The New Election Financing Act
The new Election Financing Act (EFA) was proclaimed into law on February 21, 2013. There are three key components to the new legislation:
- A plain language re-write of the legislation to make it more accessible to the reader
- The appointment of an allowance commissioner to determine the annual allowance to registered parties
- Provisions governing third parties during an election period
To read the complete text of the Act, click here.
To create a more readable EFA, the following changes have been made:
- Simpler language and sentence structure
- Act divided into parts, each corresponding to a particular topic, with an overview of each topic
- Definitions are now at the end instead of the beginning
- Boxed information direct readers to related sections of the Act
- Fewer cross-references make the Act easier to understand
Note: This section of the Act came into force June 14, 2012
Under the new EFA, a commissioner is appointed within three months of the Bill's coming into force, and then within six months of each subsequent General Election to determine the annual allowance.
The Commissioner may consider any relevant factors when making his/her decision on the amount of the allowance, including expenses incurred and number of votes received. The Commissioner may also consult with interested individuals and groups. A decision must be made and reported to the Speaker within three months of the Commissioner's appointment.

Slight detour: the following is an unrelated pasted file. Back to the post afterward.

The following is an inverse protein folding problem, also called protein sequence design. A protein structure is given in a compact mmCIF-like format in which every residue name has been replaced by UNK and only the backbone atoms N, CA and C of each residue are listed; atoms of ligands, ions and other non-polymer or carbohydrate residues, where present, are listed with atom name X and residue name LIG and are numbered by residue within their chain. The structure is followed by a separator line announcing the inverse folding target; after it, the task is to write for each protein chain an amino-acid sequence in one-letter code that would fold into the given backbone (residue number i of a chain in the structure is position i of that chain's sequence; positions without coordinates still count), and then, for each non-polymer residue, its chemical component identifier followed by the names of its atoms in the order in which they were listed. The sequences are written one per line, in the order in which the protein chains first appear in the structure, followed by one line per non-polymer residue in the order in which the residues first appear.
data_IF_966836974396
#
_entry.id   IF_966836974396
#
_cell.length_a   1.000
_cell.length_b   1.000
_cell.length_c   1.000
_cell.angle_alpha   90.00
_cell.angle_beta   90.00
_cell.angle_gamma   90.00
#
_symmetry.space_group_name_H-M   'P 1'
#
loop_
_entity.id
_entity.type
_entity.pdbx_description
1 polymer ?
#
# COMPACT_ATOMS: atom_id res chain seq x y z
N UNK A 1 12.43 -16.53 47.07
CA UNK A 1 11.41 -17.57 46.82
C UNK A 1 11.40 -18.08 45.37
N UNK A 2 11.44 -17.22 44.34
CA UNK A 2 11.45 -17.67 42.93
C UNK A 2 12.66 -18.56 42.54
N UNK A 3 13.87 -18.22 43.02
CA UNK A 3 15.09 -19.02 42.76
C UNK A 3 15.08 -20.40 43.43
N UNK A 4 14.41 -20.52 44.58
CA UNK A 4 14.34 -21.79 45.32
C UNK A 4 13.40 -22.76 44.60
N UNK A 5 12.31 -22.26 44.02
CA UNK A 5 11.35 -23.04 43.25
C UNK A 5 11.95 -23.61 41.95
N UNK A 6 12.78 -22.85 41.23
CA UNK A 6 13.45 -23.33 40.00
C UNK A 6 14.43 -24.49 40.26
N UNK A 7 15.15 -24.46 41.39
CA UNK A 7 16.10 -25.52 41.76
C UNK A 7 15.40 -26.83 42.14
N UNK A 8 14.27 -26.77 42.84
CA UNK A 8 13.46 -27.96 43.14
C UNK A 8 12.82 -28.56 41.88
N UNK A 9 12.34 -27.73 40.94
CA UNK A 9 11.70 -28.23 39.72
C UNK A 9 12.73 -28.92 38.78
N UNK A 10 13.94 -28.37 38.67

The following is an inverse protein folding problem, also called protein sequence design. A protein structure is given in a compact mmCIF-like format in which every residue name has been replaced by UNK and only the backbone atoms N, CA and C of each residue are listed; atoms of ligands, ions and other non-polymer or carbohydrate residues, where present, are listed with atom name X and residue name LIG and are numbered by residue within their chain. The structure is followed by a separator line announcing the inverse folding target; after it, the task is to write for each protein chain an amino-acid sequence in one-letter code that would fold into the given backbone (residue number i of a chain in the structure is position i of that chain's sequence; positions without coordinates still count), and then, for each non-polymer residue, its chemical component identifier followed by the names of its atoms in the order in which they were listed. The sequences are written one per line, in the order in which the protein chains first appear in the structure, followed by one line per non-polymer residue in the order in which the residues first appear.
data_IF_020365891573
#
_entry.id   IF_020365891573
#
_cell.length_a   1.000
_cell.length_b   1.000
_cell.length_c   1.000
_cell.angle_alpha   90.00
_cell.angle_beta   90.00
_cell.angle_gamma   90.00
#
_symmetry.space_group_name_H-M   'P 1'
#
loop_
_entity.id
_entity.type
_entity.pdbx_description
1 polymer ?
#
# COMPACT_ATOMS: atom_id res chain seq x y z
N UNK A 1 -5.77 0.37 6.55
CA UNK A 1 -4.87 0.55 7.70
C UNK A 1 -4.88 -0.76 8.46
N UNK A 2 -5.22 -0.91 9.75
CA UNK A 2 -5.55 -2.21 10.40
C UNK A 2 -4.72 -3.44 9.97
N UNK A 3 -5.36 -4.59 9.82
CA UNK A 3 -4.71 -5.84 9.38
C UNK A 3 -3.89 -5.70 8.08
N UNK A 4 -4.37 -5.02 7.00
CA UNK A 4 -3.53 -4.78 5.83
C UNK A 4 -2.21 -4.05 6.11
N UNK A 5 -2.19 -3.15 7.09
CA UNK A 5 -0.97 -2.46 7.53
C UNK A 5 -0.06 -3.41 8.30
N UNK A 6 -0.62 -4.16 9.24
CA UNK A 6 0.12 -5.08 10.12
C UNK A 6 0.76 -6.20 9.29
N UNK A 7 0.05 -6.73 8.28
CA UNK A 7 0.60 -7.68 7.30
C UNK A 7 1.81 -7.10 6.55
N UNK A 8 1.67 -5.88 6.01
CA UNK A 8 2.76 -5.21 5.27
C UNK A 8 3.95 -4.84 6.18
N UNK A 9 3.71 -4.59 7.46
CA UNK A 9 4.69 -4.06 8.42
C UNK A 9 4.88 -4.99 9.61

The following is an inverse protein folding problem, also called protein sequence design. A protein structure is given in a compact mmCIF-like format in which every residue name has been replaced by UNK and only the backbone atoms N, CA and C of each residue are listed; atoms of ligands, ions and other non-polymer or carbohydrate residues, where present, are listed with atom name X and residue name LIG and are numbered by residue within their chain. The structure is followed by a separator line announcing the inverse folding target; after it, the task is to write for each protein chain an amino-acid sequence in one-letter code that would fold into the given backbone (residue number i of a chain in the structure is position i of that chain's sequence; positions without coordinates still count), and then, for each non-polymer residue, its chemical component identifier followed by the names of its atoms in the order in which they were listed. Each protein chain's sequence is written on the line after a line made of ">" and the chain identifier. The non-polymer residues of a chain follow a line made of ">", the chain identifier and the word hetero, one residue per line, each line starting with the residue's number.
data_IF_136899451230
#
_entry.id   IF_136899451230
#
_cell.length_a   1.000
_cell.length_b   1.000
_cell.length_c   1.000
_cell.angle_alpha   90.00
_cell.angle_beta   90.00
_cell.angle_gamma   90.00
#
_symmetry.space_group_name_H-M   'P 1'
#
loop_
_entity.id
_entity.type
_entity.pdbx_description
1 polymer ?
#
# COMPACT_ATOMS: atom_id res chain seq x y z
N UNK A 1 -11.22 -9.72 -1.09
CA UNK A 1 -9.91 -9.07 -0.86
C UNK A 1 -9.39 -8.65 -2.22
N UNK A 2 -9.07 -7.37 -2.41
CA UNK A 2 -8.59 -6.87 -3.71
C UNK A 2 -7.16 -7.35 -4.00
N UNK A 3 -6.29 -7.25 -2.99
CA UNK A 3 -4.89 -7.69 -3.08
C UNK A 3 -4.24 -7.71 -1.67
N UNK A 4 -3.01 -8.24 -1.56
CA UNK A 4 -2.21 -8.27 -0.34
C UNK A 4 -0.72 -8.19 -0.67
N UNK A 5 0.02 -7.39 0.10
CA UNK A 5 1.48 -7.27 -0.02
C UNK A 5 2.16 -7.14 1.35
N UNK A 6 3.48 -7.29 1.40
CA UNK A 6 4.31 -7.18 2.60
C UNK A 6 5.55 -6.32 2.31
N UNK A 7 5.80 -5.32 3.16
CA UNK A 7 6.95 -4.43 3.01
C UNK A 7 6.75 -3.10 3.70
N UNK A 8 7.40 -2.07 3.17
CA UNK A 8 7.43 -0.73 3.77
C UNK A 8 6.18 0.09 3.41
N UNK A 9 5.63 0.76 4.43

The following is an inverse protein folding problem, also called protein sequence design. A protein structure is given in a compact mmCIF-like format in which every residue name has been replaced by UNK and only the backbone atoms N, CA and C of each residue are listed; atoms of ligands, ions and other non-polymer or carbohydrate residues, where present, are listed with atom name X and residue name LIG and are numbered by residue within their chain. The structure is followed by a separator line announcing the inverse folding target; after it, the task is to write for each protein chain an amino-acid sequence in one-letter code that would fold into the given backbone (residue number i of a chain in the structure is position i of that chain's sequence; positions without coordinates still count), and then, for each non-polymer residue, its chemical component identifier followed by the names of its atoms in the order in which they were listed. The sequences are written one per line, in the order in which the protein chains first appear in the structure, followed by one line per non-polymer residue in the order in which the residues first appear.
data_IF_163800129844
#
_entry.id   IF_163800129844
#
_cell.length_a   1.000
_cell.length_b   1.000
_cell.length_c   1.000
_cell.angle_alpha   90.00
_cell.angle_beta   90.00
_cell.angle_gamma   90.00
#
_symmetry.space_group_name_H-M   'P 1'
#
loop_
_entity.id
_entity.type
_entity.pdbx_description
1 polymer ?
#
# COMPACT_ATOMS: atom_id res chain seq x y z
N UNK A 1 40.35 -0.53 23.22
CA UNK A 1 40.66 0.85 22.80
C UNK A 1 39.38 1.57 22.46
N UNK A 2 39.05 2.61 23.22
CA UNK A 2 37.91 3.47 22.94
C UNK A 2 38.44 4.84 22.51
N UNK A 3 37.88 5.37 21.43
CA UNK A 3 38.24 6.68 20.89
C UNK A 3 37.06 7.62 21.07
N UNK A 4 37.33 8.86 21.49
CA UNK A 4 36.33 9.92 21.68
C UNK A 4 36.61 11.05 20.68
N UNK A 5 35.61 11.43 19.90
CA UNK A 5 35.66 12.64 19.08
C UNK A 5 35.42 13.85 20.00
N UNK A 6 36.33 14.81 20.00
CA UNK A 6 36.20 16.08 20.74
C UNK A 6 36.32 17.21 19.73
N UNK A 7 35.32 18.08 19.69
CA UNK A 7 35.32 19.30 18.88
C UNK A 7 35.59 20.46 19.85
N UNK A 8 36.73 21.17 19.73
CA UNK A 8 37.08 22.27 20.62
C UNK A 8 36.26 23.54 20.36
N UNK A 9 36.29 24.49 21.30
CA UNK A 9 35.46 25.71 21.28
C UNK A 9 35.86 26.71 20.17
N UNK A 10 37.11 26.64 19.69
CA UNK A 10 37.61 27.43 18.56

The Bill has no provision for a minimum or maximum amount of the annual allowance. Registered parties are no longer required to apply for the allowance.
Dr. Paul Thomas was appointed on November 9, 2012, and he has now submitted his report to the Legislative Assembly.
Click here to view the regulations concerning the amount of the annual allowance for 2012. The deadline for registered parties to file their annual returns for 2012 is March 31, 2013.
Third party legislation imposes a limit on the amount of money an individual or group (other than a registered party, candidate or constituency association) can spend on election communication to promote or oppose a candidate or registered party during an election.
Under the legislation, a third party must not spend more than $5,000 on election communication and must identify itself in those communications. Once a third party spends $500 on election communication, it must register with Elections Manitoba and appoint a financial agent. Registration may take place only after an election has been called.
A third party that has incurred election communication expenses of $500 or more must file an election communciation report with the CEO.
"Election communication" is defined as any form of advertising and promotional material that promotes or opposes a party during an election period. Certain types of communication are excluded from this definition:
- Communication made to gain support for an issue of public policy, or to advance the goals of the third party, as long as it is not in support or opposition to a political entity
- Direct transmission by person or group to its members
- A debate, editorial, column, letter or news item published without charge
Elections Manitoba has issued guidelines to assist third parties in determining what constitutes an election communication. Click here to view them.